New York and Connecticut theater reviews and news

Connecticut Theater

"Nunsense A-Men!"
Downtown Cabaret, Bridgeport

First, the positives. Director/writer Dan Goggin is a gifted composer and lyricist, whose “Nunsense” shows always offer catchy tunes and clever lyrics. And indeed, audiences continue to respond happily as players in nun’s habits—the so-called Little Sisters of Hoboken--cavort across the stage. And, secondly, Goggin must be commended for his role in keeping Downtown Cabaret afloat during hard times, as the theater struggles to find financial backing.

But…one heartily wishes Goggins would put those Sisters to rest after so many sequels! Or let them quietly go about their business of directing young people into the paths of moral rectitude. Enough, already!

First time around, the story certainly had its charm. Goggin must have had a Catholic background, to be able to mine so much humor from this Nun’s Tale. The story, for those who have never been exposed to “Nunsense” shows, deals with the nuns of a particular New Jersey order who must raise money to bury four colleagues. It seems that Sister Julia, Child of God, was the cook whose bad soup accidentally poisoned most of the order’s nuns. And so, like Judy and Mickey, they decide to put on a show. It seems that each of the nuns has show-biz aspirations. The story is so outrageous that it is really an affectionate send-up of the nuns—in no way a stinging indictment of the Catholic Church.

But sequels, at best, are tiresome, and Goggin has milked it to its very limit, turning the Sisters and their antics into a cottage industry. “Nunsense” and its fall-out shows have traveled round the country, if not the world, and it’s likely that the sun never sets on these shows, much like the one-time British Empire.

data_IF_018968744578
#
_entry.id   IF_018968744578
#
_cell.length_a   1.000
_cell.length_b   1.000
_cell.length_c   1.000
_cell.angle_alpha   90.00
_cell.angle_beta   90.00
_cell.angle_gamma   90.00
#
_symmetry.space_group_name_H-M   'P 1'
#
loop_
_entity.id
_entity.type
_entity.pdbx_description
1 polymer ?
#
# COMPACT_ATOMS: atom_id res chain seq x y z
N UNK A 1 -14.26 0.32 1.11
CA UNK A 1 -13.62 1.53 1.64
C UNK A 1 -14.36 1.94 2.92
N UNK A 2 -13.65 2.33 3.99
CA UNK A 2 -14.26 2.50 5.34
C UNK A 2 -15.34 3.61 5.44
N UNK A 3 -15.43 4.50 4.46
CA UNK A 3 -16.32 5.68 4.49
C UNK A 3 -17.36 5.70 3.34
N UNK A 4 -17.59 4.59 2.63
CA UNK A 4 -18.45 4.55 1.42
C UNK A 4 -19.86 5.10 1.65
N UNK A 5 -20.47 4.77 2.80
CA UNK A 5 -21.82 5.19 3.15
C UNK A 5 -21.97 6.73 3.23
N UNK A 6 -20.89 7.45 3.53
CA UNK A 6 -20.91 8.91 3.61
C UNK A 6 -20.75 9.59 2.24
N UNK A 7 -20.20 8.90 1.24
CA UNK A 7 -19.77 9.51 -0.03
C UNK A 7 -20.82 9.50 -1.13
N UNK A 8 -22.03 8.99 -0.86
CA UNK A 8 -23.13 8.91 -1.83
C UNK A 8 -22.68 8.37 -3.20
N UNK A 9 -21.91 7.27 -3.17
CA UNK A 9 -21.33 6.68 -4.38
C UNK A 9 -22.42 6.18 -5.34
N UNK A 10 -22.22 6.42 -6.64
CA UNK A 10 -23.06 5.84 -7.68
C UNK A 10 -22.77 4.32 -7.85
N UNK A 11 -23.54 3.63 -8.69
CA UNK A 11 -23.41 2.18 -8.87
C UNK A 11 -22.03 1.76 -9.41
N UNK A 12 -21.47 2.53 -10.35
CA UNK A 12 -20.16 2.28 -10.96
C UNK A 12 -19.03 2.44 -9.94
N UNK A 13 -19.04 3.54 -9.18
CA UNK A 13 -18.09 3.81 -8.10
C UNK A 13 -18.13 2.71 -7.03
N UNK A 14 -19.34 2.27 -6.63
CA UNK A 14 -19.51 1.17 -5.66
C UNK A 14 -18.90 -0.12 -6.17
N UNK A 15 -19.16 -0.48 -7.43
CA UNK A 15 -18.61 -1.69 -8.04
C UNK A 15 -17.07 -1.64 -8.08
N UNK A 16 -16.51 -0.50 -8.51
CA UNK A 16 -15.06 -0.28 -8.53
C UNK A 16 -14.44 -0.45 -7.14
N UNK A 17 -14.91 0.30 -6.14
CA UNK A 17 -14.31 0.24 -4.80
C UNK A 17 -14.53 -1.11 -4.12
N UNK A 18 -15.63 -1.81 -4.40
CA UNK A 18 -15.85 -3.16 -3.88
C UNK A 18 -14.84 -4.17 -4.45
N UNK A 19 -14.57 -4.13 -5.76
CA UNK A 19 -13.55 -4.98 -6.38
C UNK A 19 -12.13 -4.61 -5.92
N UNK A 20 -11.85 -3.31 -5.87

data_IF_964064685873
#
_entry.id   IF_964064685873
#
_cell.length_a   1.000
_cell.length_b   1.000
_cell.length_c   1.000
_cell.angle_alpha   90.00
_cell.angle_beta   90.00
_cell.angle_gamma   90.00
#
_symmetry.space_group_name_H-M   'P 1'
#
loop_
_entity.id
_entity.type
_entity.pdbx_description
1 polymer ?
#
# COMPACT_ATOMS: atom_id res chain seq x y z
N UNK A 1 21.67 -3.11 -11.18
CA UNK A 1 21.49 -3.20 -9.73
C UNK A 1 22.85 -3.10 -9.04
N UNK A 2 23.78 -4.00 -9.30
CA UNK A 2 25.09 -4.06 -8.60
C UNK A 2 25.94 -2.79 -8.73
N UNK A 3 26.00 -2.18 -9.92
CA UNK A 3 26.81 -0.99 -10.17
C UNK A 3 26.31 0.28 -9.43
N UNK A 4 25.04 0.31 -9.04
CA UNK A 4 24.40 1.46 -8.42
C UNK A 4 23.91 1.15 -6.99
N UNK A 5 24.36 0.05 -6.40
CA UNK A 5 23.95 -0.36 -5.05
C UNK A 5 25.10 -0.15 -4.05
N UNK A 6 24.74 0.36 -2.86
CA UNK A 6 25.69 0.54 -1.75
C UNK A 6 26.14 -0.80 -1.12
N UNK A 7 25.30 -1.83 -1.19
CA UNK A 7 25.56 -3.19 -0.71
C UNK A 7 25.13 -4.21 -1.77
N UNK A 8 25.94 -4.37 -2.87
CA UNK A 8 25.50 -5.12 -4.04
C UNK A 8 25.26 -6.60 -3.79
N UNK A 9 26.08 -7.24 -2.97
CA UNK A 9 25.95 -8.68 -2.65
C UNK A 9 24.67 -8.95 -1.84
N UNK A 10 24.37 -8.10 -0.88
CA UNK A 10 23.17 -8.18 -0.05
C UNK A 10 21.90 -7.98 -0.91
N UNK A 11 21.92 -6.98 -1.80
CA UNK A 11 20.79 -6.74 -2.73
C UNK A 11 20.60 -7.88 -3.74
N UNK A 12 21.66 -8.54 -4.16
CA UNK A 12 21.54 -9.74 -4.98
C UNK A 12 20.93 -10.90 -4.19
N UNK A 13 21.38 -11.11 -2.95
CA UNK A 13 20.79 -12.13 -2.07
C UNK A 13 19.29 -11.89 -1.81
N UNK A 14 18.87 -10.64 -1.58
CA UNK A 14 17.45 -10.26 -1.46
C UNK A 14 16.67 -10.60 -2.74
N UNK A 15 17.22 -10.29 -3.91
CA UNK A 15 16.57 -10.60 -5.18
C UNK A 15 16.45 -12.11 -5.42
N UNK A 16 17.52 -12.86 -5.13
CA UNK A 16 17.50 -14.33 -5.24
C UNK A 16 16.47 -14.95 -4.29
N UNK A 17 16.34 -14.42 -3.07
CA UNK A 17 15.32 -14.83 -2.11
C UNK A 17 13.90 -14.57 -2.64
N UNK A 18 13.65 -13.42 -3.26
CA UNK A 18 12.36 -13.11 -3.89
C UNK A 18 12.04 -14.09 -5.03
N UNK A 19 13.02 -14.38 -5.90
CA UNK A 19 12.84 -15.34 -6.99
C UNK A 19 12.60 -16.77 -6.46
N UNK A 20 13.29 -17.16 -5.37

This time around, in the Downtown Cabaret show, Goggin offers up the original “Nunsense,” but with a twist. It’s called “Nunsense A-Men!” Get it? The five Sisters are played by brothers—David Titus, Basil Rodericks, Danny Vaccaro, Joe Ceriello, and Doan Mackenzie--that is, male actors (with Bert Bernardi, Artistic Director of the Cabaret’s Children’s Company, as understudy). But this is no “La Cage aux Folles,” and there is simply no reason, no justification, for the gender switch.

Furthermore, though each player has his/her moment in the sun, with nicely-rendered tunes, clever puppetry, accomplished ballet moments, and one good comic skit, the cast as a whole is not as endearing as those of earlier “Nunsense” shows. Yet this “Nunsense” has its moments. Titus, as Mother Superior, shines in a comic bit when he/she accidentally becomes high on a drug. Joe Ceriello (Sister Mary Amnesia) plays puppet and puppeteer with skill, Doan Mackenzie gives an accomplished ballet turn, and Danny Vaccaro (Sister Robert Anne) sings a haunting piece about her old Catholic school.

But do we need yet another “Nunsense”—and in drag? In fairness, audiences do respond happily to this, the umpteenth version of “Nunsense.” And hopefully, Goggin and company have brought Downtown Cabaret one step closer to solvency.

-- Irene Backalenick
Feb. 5, 2006

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